It’s a new financial year for Microsoft, and the Windows and Xbox maker has just posted the first quarter of its 2023 financial results today. Microsoft made $50.1 billion in revenue and a net income of $17.6 billion during Q1. Revenue is up 11 percent but net income has decreased by 14 percent — meaning profits are down at Microsoft this quarter.
While there were signs of PC declines earlier this year, it’s clear this quarter that the PC is very much in decline, and that has impacted Microsoft’s Windows results. PC shipments experienced another big decline in the recent quarter — 15 percent, according to IDC. Geopolitical tensions, inflation, and continued supply chain challenges are all contributing to PC sales issues, alongside softer demand.
Microsoft’s Windows OEM revenue, the price PC manufacturers pay Microsoft to put Windows on machines, fell 15 percent in Q1, driven by what Microsoft describes as a “continued deterioration in the PC market.”
Despite the challenges, IDC says shipment volumes “remain well above pre-pandemic levels,” so it’s not all doom and gloom for Windows and PCs just yet. “Despite the drop in PC shipments during the quarter, Windows continues to see usage growth,” says Microsoft CEO Satya Nadella on an earnings call. Nadella says there are nearly 20 percent more monthly active Windows devices than before the pandemic.
That doesn’t mean it’s going to get better next quarter, though. Microsoft is forecasting a Windows OEM revenue decline in Q2, 2023 in the high 30 percent mark.
Microsoft’s Surface devices are still doing well, too. While there weren’t any big new Surface launches in Q1, Surface revenue is up by 2 percent. Microsoft now declares this as “devices revenue,” rather than just Surface, as it now includes revenue from HoloLens and PC accessories.
That devices revenue is expected to drop next quarter though. Microsoft expects a big drop of around 30 percent in Q2, 2023 fiscal earnings. Microsoft just recently announced new Surface Pro 9, Surface Laptop 5, and Surface Studio 2 Plus devices, which will likely renew interest in Surface in the coming months.
Microsoft’s other hardware, Xbox, is up this quarter. Hardware revenue increased by 13 percent alongside a 3 percent dip in Xbox content and services revenue. Microsoft says this was driven by “declines in first-party content and in third-party content, with lower engagement hours and higher monetization, particularly offset by growth in Xbox Game Pass subscriptions.” Overall, gaming revenue at Microsoft “grew slightly” year over year, which means it was flat.
Interestingly, Nadella revealed that “nearly half of the Xbox Series S buyers are new to our ecosystem.” That explains Microsoft’s investment in the $299 Xbox Series S. It’s an Xbox Game Pass console for people who have never touched an Xbox before.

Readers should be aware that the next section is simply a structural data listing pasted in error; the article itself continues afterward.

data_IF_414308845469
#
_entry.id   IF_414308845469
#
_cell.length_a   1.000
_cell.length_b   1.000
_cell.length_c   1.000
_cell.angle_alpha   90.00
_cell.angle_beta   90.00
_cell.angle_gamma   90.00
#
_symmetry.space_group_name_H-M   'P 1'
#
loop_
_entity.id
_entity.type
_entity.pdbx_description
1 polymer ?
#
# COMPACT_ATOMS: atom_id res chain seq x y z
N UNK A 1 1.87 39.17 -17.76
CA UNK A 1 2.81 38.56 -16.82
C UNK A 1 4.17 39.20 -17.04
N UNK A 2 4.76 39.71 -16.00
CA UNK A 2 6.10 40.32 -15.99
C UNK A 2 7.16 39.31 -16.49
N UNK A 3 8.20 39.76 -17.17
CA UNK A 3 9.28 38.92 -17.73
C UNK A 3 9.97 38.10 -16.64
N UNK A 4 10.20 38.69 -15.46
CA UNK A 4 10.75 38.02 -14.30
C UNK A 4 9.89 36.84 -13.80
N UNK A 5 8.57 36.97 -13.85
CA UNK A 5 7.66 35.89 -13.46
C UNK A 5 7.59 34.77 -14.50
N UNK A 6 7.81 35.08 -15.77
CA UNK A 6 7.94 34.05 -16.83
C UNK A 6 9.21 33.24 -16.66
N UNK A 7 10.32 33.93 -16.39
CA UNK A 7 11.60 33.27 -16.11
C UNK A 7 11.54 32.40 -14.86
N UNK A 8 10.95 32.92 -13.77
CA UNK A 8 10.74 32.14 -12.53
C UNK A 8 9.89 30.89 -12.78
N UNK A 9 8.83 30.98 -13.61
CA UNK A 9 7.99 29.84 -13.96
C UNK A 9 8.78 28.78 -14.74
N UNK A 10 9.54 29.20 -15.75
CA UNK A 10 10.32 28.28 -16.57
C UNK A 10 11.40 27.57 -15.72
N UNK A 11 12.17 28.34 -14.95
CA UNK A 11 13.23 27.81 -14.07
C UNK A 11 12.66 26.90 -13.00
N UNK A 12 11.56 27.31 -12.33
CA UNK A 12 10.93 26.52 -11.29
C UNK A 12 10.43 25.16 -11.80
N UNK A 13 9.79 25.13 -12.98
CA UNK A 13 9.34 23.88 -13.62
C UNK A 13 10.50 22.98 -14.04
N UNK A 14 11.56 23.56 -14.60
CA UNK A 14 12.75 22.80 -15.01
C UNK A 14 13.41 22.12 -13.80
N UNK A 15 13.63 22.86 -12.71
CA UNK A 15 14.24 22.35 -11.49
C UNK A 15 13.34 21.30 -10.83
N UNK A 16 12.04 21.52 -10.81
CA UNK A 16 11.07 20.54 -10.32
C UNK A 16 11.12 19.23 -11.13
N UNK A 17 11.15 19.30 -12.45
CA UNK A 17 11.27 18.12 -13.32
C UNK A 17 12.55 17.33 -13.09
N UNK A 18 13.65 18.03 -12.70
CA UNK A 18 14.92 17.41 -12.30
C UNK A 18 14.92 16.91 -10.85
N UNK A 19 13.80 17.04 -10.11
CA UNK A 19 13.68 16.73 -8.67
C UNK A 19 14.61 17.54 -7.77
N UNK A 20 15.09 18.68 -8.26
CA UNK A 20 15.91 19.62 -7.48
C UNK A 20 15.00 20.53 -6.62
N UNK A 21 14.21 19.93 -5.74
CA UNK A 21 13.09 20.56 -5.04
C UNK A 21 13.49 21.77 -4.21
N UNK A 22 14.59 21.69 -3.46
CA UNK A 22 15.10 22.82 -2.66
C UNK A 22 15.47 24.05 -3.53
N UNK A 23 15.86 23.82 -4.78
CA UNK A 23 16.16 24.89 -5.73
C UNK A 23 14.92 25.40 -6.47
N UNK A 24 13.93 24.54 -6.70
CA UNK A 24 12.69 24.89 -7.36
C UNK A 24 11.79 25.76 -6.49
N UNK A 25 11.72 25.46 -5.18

Speaking of Xbox Game Pass, Microsoft once again hasn’t provided an update on Game Pass subscription numbers this quarter after the service grew to 25 million in January following the holiday releases of Age of Empires IV, Forza Horizon 5, and Halo Infinite.
“In gaming, we saw usage growth across all platforms, driven by strength off console,” says Nadella. “PC Game Pass subscriptions increased 159 percent year over year.” Microsoft says more than 20 million people have streamed games on Xbox Cloud Gaming, up from 10 million earlier this year. It’s clear that Fortnite deal has helped boost Microsoft’s cloud gaming efforts.
All eyes are now on Microsoft’s planned $68.7 billion acquisition of Activision Blizzard that it intends to close in its fiscal 2023 year. While regulators in Brazil and Saudi Arabia have approved the deal, Microsoft is battling UK regulators and Sony over Call of Duty, Xbox Game Pass, and much more.
The European Commission has started reviewing Microsoft’s Activision deal and has set a November 8th provisional deadline. Microsoft isn’t sharing anything more on the deal and said last month that it’s “progressing in line with the expected regulatory schedule and process, and we remain confident that the acquisition will close in fiscal year 2023.”
Microsoft Office, cloud, and server products are always the big revenue drivers these days, and nothing has changed here for Q1. Microsoft highlighted cloud revenue as the big driver of this quarter’s earnings, with Microsoft cloud hitting $25.7 billion in revenue, up 24 percent year over year. Office commercial and consumer product divisions were both up 7 percent, helping push Microsoft’s productivity business to $16.5 billion in revenue.
Microsoft 365 consumer subscriptions have also grown again this quarter, up 13 percent to 61.3 million. Microsoft continues to promote its subscription offerings in Windows and on new laptops that are shipped by third-party OEMs. Microsoft Office will soon become Microsoft 365 in a major brand overhaul, so that will likely help drive growth around the company’s Office-based subscriptions.
Other surprises in Microsoft’s latest quarter are LinkedIn revenue up 17 percent year over year, and search and news advertising revenues up 16 percent. LinkedIn grew thanks to strength in the talent solutions side of the business, and Nadella says there are now more than 150 million subscriptions to newsletters on LinkedIn.
The search and advertising bump was “driven by higher search volume and Xandr.” Nadella says Microsoft has “expanded the geographies we serve by nearly 4x over the past year.” Microsoft Edge may also be helping out with Bing search and advertising revenues. “Edge is the fastest growing browser on Windows and continues to gain share as people use built-in coupon and price comparison features to save money,” says Nadella.
Update, October 25th 6:10PM ET: Article updated with comments from Microsoft CEO Satya Nadella during an earnings call.